Dreaming of new mission centers and worshipping communities

On Thursday, February 13, at the invitation of the Rt. Rev. Marc Andrus, approximately 35 lay and ordained leaders from across the Diocese of California gathered to share dreams of how the diocese may grow with new worshipping communities or mission centers. The day was organized by the Rev. Canon Stefani Schatz, with the support of members of the bishop’s staff.  The participants were people who have approached the diocese in roughly the last five years and expressed an interest in starting a new mission center or congregation.

Bishop Andrus began with an opening meditation on the growing seed from Mark 4 and reminded everyone of the mysterious power of God who gives growth in which we can all trust. The day was full of discussing dreams, hopefully pondering projects that may one day be realized while realizing that dreams are fragile and can easily fall or never come to fruition.

The day began with a presentation by the Rev. Bill King of the Diocese of Alabama. King shared the Diocese of Alabama’s history of church planting and offered the model it used as one for consideration while also inviting conversation about the nature of the Church through history.

King said, “Opening and closing churches is part of church growth. We only know of the churches that survived — Ephesus, Corinth, Philadelphia — but we have no idea how many Christians communities formed and eventually died out.” King shared some concrete steps for one way of planting churches, including sending an evangelist to build a community before a church planter comes to grow the community and stay with it through its adolescence.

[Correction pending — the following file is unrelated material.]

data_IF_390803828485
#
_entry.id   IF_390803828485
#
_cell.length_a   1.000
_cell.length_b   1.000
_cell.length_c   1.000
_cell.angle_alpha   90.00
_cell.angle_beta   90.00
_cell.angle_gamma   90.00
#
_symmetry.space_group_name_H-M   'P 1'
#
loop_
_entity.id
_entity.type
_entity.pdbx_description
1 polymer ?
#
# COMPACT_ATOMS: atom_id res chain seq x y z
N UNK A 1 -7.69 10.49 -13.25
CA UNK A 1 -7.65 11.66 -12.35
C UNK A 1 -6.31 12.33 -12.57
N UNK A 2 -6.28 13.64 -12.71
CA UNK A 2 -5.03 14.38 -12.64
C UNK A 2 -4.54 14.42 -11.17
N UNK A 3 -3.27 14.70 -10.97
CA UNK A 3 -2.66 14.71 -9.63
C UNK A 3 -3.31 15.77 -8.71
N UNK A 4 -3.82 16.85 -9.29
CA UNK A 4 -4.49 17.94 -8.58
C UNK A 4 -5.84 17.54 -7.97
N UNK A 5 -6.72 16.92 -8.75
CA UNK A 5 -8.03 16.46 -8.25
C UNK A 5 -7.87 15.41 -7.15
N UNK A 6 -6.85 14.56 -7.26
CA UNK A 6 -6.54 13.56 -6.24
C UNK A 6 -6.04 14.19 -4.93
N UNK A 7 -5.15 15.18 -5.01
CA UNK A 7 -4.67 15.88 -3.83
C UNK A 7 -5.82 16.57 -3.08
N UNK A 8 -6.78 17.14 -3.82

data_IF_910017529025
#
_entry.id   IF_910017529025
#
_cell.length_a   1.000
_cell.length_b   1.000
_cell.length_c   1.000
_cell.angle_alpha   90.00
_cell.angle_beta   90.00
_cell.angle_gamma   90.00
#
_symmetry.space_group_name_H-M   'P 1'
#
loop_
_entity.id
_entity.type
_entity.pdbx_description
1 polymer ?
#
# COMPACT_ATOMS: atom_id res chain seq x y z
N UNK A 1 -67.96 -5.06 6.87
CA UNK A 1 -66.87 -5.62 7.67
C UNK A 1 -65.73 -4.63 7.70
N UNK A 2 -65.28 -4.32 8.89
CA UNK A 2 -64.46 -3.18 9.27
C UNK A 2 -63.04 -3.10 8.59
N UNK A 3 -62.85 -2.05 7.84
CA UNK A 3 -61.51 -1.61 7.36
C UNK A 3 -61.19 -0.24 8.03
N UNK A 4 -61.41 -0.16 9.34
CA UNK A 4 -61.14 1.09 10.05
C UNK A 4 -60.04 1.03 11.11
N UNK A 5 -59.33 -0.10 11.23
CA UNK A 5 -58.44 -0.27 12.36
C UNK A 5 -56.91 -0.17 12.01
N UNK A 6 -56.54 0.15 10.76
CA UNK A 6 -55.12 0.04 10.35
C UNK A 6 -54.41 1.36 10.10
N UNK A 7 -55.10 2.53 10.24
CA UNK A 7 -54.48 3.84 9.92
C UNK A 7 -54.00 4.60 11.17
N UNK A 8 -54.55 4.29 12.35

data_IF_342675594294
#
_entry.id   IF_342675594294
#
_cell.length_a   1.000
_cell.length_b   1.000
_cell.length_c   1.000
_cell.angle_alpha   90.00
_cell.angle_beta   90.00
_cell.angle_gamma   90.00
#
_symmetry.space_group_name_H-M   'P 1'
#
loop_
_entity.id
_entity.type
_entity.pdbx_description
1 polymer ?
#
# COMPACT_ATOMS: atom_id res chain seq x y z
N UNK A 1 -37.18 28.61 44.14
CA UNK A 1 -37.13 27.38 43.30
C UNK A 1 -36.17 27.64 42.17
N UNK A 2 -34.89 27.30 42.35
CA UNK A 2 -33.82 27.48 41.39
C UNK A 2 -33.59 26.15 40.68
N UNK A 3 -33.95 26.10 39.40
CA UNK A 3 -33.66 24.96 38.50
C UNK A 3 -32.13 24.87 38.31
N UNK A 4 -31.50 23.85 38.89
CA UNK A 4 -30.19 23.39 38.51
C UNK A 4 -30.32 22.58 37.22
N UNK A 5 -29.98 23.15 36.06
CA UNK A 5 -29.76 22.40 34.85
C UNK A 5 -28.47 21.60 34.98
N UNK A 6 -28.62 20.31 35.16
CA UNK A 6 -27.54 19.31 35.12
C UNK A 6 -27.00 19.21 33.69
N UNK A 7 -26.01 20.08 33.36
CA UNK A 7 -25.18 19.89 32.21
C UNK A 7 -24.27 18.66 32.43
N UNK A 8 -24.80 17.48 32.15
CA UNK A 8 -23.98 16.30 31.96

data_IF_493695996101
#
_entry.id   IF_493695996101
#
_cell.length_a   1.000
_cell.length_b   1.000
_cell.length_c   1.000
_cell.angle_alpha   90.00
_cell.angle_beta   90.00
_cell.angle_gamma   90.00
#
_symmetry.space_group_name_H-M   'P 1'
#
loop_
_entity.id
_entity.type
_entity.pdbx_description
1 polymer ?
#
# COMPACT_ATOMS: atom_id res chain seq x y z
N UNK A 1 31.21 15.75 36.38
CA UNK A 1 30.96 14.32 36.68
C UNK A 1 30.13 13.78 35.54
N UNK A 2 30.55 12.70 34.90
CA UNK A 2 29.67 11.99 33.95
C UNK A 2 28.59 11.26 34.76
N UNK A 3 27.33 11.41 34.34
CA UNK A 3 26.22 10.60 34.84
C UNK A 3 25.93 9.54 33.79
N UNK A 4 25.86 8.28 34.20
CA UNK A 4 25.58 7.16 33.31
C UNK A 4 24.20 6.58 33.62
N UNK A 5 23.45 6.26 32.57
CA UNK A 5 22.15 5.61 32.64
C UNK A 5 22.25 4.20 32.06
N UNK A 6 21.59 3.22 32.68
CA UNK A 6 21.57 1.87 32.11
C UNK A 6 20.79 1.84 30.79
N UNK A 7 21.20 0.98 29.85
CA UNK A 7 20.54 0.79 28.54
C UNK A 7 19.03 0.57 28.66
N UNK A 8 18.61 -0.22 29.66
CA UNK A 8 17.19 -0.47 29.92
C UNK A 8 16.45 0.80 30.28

Later, the Rev. Felicia SmithGraybeal of St. Brigit’s, which serves the Tri-Town Area of Frederick, Firestone, and Dacono, Colorado shared how “The biggest faith building exercise I’ve ever undertaken has been planting a church.” SmithGraybeal offered a model different than that used by the Diocese of Alabama. Rather than sending an evangelist to prep an area, the church of which she had been a part — which had grown almost out of its capacity — decided to plant a church in an area where one did not exist and where population was growing.

Before gathering as a special congregation, the community met once every other week for Bible study and discernment. They learned the demographics of their community and discerned a call to engage Celtic spirituality and a Celtic way of being church — lay and clergy gathering together in the heart of town and actively participating in the life of the communities.

Following SmithGraybeal’s presentation, more dreams for the diocese were shared, and after break-out sessions the dreamers collaboratively brainstormed criteria for determining readiness of a potential new mission center or congregation. Some criteria were who else should be in this conversation, clarity of the new community’s mission, does the community need a new congregation, do colleagues trust and collaborate with one another, is there permission and blessing for operating within the context, what are the opportunity costs of participation, are risk and loss recognized, how are adjacent congregations participating, and how/when is it time to close some congregations and invest in others?

The day closed with participants gathering for Eucharist modeling St. Lydia’s, a dinner church in Brooklyn, New York. The Rev. Joseph Peters-Mathews presided at the service. His sermon reminded everyone that the Rev. Absalom Jones was a church planter who bore fruit that lasted, following Jesus’ command.